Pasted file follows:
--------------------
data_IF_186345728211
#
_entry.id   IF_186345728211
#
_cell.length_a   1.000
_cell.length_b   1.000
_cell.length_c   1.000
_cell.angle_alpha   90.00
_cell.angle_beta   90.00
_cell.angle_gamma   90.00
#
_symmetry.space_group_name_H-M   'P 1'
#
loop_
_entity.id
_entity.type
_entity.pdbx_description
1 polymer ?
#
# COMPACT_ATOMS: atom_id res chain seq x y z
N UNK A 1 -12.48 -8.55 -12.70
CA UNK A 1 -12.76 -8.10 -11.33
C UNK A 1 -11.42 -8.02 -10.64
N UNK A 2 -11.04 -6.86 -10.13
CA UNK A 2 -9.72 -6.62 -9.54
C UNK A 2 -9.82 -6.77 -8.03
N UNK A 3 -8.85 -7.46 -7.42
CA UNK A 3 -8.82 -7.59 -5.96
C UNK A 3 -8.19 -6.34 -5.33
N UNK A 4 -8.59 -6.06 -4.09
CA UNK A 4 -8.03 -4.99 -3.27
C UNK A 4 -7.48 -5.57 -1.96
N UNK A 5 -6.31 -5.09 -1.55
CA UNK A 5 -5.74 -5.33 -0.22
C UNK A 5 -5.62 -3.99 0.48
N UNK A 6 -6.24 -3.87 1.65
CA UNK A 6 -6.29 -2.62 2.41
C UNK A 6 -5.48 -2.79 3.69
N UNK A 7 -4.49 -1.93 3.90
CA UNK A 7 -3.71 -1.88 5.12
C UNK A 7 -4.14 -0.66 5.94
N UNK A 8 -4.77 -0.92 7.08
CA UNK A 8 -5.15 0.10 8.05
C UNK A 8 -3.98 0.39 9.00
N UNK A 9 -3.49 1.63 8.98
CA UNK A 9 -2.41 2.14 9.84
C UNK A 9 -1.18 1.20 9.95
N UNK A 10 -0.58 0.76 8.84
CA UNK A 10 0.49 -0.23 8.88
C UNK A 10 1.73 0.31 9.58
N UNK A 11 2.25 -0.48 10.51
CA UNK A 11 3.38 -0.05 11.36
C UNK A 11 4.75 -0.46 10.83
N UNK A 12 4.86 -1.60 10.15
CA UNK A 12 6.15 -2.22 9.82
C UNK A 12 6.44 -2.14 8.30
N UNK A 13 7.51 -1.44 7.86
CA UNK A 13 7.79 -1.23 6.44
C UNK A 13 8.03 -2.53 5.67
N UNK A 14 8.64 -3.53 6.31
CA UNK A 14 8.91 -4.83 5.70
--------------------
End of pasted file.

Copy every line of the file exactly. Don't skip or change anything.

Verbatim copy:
data_IF_186345728211
#
_entry.id   IF_186345728211
#
_cell.length_a   1.000
_cell.length_b   1.000
_cell.length_c   1.000
_cell.angle_alpha   90.00
_cell.angle_beta   90.00
_cell.angle_gamma   90.00
#
_symmetry.space_group_name_H-M   'P 1'
#
loop_
_entity.id
_entity.type
_entity.pdbx_description
1 polymer ?
#
# COMPACT_ATOMS: atom_id res chain seq x y z
N UNK A 1 -12.48 -8.55 -12.70
CA UNK A 1 -12.76 -8.10 -11.33
C UNK A 1 -11.42 -8.02 -10.64
N UNK A 2 -11.04 -6.86 -10.13
CA UNK A 2 -9.72 -6.62 -9.54
C UNK A 2 -9.82 -6.77 -8.03
N UNK A 3 -8.85 -7.46 -7.42
CA UNK A 3 -8.82 -7.59 -5.96
C UNK A 3 -8.19 -6.34 -5.33
N UNK A 4 -8.59 -6.06 -4.09
CA UNK A 4 -8.03 -4.99 -3.27
C UNK A 4 -7.48 -5.57 -1.96
N UNK A 5 -6.31 -5.09 -1.55
CA UNK A 5 -5.74 -5.33 -0.22
C UNK A 5 -5.62 -3.99 0.48
N UNK A 6 -6.24 -3.87 1.65
CA UNK A 6 -6.29 -2.62 2.41
C UNK A 6 -5.48 -2.79 3.69
N UNK A 7 -4.49 -1.93 3.90
CA UNK A 7 -3.71 -1.88 5.12
C UNK A 7 -4.14 -0.66 5.94
N UNK A 8 -4.77 -0.92 7.08
CA UNK A 8 -5.15 0.10 8.05
C UNK A 8 -3.98 0.39 9.00
N UNK A 9 -3.49 1.63 8.98
CA UNK A 9 -2.41 2.14 9.84
C UNK A 9 -1.18 1.20 9.95
N UNK A 10 -0.58 0.76 8.84
CA UNK A 10 0.49 -0.23 8.88
C UNK A 10 1.73 0.31 9.58
N UNK A 11 2.25 -0.48 10.51
CA UNK A 11 3.38 -0.05 11.36
C UNK A 11 4.75 -0.46 10.83
N UNK A 12 4.86 -1.60 10.15
CA UNK A 12 6.15 -2.22 9.82
C UNK A 12 6.44 -2.14 8.30
N UNK A 13 7.51 -1.44 7.86
CA UNK A 13 7.79 -1.23 6.44
C UNK A 13 8.03 -2.53 5.67
N UNK A 14 8.64 -3.53 6.31
CA UNK A 14 8.91 -4.83 5.70